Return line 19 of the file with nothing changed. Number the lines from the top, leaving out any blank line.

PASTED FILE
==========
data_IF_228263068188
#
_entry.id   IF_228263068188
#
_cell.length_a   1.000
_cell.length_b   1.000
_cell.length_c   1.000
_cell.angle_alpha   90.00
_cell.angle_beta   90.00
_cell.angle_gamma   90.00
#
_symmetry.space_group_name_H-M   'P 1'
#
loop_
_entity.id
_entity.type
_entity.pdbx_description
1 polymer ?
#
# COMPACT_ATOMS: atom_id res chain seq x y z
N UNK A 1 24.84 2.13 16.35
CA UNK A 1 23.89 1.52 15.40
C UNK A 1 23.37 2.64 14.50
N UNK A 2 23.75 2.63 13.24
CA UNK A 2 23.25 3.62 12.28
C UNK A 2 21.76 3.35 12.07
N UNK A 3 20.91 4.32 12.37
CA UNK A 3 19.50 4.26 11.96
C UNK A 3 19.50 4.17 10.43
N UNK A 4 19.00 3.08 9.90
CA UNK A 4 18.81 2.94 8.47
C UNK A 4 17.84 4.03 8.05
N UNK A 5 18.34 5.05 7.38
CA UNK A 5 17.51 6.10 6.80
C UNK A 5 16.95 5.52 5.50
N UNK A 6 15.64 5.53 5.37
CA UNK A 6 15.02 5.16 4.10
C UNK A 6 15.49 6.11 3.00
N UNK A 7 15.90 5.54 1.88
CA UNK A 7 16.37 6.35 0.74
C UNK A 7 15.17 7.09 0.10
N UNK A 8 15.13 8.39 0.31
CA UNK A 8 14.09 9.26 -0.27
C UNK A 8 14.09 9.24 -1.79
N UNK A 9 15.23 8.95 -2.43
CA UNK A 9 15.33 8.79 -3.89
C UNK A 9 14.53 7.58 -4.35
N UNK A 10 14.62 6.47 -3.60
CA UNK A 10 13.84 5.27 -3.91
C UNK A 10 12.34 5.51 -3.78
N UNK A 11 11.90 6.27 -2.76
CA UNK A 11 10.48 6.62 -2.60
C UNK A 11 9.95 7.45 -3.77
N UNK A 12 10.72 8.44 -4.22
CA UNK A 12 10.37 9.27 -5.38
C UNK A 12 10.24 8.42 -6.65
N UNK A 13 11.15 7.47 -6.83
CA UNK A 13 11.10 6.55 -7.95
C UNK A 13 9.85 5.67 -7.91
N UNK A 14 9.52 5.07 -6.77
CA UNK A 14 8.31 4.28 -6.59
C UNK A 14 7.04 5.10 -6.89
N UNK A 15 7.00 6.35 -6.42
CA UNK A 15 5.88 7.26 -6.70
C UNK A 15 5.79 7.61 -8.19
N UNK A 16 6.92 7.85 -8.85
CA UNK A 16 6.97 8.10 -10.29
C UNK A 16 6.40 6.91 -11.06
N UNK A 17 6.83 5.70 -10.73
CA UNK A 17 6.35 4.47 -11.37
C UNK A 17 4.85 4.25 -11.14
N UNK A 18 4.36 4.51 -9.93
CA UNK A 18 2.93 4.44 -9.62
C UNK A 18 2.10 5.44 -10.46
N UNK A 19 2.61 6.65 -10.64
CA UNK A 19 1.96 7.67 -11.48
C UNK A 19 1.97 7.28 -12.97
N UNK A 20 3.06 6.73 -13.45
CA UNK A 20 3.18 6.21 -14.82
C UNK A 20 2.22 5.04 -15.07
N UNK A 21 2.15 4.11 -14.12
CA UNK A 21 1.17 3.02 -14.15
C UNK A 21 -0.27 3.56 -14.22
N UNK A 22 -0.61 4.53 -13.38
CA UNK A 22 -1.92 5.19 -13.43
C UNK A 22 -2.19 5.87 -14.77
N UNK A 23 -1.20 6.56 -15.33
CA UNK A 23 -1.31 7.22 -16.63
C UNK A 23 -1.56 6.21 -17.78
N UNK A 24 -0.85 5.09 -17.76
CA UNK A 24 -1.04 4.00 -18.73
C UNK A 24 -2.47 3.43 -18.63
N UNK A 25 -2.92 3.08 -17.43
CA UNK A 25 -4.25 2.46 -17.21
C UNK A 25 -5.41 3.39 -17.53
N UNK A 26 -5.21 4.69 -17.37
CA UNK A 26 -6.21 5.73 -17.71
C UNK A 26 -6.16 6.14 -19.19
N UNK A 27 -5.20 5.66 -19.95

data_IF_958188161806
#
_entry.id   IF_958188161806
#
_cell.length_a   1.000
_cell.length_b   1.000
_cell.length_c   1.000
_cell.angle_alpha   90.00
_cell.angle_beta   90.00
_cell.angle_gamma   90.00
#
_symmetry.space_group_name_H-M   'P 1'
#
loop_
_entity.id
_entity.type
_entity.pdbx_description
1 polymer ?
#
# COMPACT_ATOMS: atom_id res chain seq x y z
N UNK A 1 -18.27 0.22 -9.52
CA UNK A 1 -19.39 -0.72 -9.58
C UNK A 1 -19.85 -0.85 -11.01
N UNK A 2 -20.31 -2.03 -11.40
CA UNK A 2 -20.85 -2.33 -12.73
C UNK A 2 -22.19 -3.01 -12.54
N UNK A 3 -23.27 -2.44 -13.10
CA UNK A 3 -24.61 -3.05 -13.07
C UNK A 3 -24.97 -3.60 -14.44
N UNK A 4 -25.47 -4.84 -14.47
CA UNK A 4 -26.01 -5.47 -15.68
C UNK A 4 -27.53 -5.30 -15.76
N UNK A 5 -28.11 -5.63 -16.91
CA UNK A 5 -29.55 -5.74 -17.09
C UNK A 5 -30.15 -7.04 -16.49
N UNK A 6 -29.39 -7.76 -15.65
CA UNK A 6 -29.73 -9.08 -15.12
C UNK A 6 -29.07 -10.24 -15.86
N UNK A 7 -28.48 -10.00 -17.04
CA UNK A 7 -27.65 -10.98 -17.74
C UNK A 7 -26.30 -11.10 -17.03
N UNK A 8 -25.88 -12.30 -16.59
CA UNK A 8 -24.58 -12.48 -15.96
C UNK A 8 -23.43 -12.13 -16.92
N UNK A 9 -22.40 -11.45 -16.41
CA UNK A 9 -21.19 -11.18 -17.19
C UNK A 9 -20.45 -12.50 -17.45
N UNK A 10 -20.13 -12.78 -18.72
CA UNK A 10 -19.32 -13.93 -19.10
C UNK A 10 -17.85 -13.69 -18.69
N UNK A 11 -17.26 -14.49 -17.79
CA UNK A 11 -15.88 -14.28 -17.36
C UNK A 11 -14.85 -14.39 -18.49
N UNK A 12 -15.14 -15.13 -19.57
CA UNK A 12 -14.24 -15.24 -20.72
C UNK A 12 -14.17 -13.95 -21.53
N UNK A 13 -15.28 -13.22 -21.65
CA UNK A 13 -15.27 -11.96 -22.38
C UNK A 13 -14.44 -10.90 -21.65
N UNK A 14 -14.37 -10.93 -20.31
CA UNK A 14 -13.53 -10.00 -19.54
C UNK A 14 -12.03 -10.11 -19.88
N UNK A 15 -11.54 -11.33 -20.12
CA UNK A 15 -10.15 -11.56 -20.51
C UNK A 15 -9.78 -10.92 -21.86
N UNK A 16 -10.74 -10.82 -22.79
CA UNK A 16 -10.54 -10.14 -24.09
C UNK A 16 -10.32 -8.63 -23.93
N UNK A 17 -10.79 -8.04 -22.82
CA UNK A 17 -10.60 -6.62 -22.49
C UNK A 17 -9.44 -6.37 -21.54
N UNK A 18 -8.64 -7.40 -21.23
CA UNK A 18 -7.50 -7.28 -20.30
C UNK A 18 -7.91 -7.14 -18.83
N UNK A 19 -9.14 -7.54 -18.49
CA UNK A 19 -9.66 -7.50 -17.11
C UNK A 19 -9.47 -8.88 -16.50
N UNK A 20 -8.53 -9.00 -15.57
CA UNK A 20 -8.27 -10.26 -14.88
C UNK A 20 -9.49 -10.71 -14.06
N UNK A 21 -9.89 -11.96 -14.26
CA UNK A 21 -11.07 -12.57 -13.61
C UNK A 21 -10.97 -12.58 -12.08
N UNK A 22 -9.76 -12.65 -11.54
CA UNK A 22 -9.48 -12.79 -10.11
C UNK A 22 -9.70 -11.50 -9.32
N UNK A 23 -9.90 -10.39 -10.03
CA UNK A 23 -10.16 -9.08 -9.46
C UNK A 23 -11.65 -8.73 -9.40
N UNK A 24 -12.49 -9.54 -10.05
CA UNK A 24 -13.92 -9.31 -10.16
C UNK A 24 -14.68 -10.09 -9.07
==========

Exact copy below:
#